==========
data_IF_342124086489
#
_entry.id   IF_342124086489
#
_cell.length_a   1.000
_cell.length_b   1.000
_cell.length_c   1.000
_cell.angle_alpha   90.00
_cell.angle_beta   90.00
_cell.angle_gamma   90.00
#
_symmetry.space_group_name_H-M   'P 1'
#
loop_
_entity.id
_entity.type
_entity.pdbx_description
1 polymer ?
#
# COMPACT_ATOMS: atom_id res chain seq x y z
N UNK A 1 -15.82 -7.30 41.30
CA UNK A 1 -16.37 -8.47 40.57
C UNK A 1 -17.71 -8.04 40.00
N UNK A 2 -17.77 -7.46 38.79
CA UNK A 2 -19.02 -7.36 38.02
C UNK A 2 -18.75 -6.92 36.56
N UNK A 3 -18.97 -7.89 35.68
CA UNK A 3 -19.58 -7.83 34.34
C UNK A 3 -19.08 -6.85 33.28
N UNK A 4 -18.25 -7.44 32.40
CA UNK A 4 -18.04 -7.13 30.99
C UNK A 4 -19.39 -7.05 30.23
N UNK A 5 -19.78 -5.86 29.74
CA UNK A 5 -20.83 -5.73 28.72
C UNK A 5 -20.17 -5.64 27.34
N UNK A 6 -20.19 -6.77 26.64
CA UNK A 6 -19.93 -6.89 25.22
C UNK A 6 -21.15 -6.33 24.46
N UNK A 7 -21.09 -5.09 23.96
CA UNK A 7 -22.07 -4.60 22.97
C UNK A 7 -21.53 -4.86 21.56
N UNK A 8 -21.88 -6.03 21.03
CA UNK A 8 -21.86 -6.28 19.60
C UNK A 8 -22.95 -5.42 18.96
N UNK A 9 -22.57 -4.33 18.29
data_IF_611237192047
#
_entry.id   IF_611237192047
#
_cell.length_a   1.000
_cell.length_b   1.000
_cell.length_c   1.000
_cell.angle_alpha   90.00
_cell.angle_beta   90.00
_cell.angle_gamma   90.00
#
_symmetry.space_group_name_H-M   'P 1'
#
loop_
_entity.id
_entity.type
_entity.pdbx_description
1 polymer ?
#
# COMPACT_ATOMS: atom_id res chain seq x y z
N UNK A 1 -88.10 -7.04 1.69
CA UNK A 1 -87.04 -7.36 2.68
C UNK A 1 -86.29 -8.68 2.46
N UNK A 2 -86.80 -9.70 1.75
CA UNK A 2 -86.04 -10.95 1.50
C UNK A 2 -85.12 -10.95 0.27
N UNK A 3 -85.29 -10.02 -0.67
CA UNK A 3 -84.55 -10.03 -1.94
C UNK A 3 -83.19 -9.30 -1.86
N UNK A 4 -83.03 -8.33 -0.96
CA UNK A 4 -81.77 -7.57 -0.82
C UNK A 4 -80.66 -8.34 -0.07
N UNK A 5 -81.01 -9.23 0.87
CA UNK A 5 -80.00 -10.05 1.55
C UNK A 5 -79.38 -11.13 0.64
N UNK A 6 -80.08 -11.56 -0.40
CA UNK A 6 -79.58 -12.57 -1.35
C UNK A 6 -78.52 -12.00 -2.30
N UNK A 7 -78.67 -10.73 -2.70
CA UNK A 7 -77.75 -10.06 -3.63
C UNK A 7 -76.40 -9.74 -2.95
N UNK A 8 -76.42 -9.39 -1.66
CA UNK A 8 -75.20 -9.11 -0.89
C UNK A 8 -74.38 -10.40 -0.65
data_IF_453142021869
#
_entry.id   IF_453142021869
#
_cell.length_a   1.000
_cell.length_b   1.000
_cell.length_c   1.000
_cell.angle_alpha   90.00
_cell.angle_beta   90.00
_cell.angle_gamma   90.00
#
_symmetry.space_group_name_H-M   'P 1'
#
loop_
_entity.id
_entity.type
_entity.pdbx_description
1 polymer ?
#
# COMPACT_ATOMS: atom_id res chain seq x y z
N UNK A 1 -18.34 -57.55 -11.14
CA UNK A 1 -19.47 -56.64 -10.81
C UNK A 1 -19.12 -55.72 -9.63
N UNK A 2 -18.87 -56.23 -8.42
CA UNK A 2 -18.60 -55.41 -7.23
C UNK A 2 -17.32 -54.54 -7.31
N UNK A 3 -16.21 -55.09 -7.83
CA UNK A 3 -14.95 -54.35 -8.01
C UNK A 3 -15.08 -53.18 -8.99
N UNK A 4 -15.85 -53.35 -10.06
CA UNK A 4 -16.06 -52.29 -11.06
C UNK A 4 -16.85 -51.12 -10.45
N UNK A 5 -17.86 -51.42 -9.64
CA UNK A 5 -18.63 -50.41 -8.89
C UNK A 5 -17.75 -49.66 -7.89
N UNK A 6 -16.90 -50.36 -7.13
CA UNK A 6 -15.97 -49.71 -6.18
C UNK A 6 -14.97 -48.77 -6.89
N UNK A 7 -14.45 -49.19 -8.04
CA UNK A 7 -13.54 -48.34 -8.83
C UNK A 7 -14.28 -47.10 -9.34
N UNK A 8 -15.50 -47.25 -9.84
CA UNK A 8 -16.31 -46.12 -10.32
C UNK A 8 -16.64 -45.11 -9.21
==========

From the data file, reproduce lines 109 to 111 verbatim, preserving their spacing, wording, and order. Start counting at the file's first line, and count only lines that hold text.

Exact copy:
# COMPACT_ATOMS: atom_id res chain seq x y z
N UNK A 1 -18.34 -57.55 -11.14
CA UNK A 1 -19.47 -56.64 -10.81